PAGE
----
Written by Krisztina Binder (1st edition),
Antiquities and valuable works of art from impoverished or war-torn countries and regions are often illegally acquired, sold and imported into the European Union (EU). In addition to damaging or destroying the archaeological sites and the artefacts themselves, illicit trade in looted cultural goods has also been identified as a source of income for terrorists and organised crime groups.
Currently, with the exception of two specific measures for Iraq and Syria, there is no EU legislation covering the import of cultural goods from third countries entering the EU. The national legislation in this area introduced by some Member States are divergent. Therefore, an EU-level approach would ensure that imports of cultural goods are subject to uniform controls along all the EU external borders.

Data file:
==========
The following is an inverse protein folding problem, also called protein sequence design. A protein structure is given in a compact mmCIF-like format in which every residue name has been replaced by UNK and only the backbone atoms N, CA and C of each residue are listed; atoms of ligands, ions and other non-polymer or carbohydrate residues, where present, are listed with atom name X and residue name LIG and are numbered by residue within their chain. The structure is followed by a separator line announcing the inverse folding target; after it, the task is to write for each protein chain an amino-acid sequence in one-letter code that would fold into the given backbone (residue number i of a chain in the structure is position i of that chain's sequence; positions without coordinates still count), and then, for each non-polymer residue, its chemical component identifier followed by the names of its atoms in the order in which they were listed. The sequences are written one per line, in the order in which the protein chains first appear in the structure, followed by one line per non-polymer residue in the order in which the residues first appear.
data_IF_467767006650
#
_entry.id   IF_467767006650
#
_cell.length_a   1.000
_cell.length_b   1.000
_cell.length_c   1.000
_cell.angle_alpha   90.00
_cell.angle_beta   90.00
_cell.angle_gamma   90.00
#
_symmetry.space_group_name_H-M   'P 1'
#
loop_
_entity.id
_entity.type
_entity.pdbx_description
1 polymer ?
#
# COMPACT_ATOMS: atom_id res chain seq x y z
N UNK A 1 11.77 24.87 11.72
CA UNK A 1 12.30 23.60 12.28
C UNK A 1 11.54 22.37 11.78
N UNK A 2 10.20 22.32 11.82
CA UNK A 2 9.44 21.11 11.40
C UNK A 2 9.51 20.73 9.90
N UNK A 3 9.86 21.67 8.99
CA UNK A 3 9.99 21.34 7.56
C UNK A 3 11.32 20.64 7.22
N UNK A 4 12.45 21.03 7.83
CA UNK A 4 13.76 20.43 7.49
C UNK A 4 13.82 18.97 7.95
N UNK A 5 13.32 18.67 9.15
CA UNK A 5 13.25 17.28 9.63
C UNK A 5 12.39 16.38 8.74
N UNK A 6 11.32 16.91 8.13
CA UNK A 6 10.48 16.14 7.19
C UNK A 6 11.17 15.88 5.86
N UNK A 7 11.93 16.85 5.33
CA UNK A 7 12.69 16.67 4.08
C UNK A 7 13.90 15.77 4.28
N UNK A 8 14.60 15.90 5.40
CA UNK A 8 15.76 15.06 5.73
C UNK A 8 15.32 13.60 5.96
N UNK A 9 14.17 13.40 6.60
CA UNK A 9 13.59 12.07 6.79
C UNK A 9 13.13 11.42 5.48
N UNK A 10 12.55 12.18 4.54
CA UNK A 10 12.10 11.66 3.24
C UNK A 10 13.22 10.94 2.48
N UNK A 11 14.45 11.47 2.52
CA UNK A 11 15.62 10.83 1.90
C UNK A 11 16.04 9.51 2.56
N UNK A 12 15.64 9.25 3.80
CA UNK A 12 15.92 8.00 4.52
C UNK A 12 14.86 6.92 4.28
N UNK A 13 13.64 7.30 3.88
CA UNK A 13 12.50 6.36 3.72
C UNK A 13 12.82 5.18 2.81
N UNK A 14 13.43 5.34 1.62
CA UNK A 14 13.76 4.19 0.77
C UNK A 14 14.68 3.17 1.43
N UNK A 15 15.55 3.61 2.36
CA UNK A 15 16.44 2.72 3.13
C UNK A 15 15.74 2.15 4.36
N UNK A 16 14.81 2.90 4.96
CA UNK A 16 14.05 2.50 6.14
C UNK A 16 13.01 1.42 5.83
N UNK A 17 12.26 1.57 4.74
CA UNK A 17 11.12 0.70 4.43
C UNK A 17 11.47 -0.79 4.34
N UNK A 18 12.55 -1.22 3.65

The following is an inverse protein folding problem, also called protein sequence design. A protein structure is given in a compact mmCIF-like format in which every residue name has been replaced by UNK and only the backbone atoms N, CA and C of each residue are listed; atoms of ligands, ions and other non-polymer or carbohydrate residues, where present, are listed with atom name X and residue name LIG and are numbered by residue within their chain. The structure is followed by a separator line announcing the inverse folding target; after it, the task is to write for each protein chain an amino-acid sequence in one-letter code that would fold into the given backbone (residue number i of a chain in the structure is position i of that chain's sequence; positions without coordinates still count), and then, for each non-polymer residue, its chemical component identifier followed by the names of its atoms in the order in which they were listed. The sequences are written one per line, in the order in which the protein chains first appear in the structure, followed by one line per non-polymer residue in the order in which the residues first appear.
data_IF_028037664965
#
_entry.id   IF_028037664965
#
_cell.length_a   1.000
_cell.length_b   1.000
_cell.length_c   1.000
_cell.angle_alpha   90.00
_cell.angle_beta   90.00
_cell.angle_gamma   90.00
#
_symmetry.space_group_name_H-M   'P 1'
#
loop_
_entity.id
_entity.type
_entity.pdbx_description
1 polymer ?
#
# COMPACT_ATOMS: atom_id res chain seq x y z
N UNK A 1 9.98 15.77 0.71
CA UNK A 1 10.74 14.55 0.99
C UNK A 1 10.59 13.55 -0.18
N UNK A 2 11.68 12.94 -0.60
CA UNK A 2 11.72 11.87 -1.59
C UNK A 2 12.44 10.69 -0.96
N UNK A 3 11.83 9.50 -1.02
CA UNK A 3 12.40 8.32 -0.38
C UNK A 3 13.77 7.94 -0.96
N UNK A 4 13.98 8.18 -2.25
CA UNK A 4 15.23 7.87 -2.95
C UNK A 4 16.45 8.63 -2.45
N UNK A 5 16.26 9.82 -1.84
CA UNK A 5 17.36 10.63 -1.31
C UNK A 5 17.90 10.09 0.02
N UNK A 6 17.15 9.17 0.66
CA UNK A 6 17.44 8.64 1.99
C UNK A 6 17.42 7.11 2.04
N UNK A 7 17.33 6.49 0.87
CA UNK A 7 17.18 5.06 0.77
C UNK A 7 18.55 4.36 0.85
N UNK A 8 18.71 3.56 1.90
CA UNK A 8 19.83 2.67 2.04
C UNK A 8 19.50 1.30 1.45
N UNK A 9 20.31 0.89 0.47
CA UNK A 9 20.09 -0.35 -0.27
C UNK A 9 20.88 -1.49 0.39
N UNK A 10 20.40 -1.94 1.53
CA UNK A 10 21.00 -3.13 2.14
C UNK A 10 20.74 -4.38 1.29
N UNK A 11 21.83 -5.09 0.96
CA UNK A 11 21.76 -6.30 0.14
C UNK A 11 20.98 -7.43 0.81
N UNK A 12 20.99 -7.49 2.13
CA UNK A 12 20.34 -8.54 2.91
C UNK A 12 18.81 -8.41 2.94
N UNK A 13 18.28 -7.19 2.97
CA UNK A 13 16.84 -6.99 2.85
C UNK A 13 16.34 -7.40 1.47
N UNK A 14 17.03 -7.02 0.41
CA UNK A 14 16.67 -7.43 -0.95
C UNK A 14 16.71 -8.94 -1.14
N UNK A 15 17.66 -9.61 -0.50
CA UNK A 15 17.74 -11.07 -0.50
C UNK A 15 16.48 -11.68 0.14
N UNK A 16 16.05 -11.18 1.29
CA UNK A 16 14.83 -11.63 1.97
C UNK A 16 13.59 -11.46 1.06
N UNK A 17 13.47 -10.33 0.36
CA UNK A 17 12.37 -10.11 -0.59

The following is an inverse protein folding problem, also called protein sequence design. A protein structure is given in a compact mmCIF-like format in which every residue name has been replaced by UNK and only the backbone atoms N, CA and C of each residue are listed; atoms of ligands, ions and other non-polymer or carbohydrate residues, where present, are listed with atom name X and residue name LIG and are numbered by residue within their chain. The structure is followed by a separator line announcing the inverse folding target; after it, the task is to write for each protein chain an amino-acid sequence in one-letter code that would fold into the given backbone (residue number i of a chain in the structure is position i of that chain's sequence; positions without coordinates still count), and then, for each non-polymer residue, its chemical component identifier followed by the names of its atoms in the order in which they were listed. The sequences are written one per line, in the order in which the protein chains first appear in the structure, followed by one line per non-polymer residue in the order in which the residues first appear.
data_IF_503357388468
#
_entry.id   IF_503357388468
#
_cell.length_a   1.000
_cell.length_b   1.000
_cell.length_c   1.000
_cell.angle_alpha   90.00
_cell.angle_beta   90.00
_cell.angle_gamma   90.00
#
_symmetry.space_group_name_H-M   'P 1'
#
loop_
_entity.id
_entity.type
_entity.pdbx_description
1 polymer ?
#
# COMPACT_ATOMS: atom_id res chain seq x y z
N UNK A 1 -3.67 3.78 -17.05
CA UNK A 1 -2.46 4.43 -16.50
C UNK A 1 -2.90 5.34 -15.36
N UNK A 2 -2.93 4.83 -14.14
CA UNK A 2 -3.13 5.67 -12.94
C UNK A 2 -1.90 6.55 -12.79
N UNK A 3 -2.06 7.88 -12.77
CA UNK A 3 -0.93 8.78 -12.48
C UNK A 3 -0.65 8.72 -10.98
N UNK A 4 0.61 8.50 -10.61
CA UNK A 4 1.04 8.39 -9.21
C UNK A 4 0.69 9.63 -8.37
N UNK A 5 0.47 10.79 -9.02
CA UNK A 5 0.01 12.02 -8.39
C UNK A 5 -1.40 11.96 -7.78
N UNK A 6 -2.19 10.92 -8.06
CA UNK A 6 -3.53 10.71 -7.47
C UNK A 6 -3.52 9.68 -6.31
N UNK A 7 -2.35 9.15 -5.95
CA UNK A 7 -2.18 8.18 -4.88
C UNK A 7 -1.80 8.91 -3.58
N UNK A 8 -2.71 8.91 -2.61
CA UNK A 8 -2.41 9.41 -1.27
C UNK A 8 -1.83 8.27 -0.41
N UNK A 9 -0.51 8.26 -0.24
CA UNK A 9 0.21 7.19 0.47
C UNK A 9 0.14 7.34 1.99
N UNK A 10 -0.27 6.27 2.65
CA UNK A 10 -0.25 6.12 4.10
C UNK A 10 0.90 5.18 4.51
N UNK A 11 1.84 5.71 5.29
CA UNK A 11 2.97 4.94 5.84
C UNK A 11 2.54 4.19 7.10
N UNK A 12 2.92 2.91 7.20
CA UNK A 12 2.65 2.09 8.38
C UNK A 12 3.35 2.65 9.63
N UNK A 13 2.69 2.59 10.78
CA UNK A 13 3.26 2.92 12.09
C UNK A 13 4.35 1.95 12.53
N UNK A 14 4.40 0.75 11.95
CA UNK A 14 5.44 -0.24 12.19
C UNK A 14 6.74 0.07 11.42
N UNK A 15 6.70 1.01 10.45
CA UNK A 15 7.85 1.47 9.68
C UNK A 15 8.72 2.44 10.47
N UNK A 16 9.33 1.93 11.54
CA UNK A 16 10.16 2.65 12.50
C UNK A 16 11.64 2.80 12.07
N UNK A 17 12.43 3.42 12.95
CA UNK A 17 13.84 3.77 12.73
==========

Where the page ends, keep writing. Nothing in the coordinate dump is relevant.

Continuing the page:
The legislative proposal, as a follow-up to other EU initiatives aimed at strengthening the fight against terrorism financing, intends to prevent the import and storage in the EU of cultural goods that have been removed from a third country illegally, and thereby to combat trafficking in cultural goods, deprive terrorists of a source of income, and protect cultural heritage.
- February 2018: ‘Regulating imports of cultural goods‘ (1st edition)